In the Midst of Tragedy, Hope is More Than a Coat
As children passed through the school’s metal detectors and shuffled off to class, the heavy mood hung like a dark cloud. Just a few weeks earlier, one of the best and brightest children of Jensen Scholastic Academy was slain in an act of violence that should never have happened.
“He was one of the special scholars to all of the teachers—and we lost him from violence,” Principal Chinyere Okafor-Conley says. “He was on the honor roll. He probably would have been introducing himself as the president of the student council that day, and unfortunately he was killed. It has hit our school community hard.”
Jensen Scholastic Academy serves 451 scholars ages three to 14, kindergarten through eighth grade in one of the toughest neighborhoods in Chicago. “The scholars have a lot of obstacles outside of just learning to read and write,” she says. “The majority of our students experience poverty.”
Recently, Operation Warm and Hollister partnered to bring these children a gift of warmth, self-esteem and hope. “My job, and my vision, and my mission is to ensure that when scholars walk in these doors, when they walk through these walls, there is a safe environment, and Operation Warm did that,” Principal Okafor-Conley says, adding that she enjoyed talking with the volunteers. “I wanted them to fully understand that this was a lot more than just a coat.”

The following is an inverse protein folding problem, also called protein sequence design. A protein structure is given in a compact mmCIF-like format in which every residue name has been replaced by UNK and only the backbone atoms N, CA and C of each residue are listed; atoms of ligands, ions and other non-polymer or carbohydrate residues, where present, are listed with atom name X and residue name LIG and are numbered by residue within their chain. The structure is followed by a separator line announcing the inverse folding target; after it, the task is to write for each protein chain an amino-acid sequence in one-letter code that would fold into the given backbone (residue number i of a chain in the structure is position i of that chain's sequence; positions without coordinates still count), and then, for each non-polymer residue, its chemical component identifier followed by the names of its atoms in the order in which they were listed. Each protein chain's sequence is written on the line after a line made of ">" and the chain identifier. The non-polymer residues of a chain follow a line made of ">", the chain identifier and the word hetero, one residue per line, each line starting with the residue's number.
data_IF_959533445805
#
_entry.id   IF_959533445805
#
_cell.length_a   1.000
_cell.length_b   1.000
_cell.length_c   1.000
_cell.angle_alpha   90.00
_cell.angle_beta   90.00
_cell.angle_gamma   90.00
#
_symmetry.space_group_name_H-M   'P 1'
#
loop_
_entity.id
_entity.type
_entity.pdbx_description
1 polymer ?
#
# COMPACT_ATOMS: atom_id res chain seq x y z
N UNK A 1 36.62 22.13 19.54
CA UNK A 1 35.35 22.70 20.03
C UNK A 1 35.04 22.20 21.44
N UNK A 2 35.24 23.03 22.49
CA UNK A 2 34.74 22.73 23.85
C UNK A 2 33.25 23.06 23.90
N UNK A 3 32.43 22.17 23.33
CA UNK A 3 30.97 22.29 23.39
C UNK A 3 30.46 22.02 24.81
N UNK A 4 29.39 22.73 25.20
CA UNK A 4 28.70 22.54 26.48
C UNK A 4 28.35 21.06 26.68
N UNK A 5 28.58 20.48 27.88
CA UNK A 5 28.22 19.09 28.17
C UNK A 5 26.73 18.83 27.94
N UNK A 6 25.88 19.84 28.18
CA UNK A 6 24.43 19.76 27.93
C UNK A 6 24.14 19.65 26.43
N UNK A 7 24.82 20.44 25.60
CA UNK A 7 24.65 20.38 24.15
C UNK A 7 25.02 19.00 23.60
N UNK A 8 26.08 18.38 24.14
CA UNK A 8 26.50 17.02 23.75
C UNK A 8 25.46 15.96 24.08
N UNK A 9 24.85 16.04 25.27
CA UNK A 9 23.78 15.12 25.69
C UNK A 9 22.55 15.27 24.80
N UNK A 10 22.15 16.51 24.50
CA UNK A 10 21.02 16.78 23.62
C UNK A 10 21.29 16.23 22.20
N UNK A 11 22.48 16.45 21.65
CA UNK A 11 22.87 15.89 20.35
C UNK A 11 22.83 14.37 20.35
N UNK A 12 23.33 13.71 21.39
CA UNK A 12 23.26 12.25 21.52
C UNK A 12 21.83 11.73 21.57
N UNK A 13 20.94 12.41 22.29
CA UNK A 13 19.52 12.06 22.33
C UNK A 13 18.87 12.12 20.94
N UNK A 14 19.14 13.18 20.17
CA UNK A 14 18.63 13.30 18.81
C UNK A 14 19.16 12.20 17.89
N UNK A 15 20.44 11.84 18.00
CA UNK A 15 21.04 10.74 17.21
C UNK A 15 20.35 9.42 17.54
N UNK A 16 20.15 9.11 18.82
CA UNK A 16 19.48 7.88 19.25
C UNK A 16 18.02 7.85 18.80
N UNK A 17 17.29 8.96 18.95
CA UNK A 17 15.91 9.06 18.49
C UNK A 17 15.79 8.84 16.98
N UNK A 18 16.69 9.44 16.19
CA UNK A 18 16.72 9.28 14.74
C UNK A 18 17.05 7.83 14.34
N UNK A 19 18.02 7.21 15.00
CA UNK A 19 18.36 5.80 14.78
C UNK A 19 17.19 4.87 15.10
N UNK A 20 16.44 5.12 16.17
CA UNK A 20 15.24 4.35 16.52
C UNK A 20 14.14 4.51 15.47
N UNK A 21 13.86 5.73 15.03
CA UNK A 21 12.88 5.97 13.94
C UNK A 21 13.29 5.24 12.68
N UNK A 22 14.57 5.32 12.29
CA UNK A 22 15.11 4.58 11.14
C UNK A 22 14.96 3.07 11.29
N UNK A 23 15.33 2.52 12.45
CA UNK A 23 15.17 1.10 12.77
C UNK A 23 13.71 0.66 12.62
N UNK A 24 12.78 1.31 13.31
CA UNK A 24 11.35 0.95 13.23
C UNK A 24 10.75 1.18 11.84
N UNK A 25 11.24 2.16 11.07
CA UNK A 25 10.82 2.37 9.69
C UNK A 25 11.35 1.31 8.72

“It just looks like the world as a whole is divided, and here you have people who don’t know our scholars come in and genuinely and authentically do something, and it is almost like giving a piece of hope,” she says. “They are telling them, ‘Okay, you guys are still in the running, keep working, keep working hard. There are people who care about you all, who are cheerleading for your success. That is what those coats meant to the Jensen population.”
The coat-giving event featured holiday music and activities. “It made the gift day really feel festive—there was a lot of laughing, just a lot of joy. It means a lot.”
“I want to share a story that happened yesterday,” she says. “I was watching one of my scholars who is in the sixth grade, and I know that he received a coat, and the next day I saw him without his coat, and I said, ‘Well, what happened to your coat? You know you only have on a hoodie today.’” The boy gave his brand new coat to his father, whom he knew would be outside working in the cold. “He said to his dad, ‘Here, you are going to be outside longer than I am, so you take the coat, and I’ll just wear my hoodie.’ That kind of touched my heart. We got him another coat.”
“It’s just an awesome program, and we are very appreciative of it—very appreciative. I feel like I am Team Operation Warm as well. This is an awesome program, and it means a lot. There is a definite need for it.” Hope is more than a coat.
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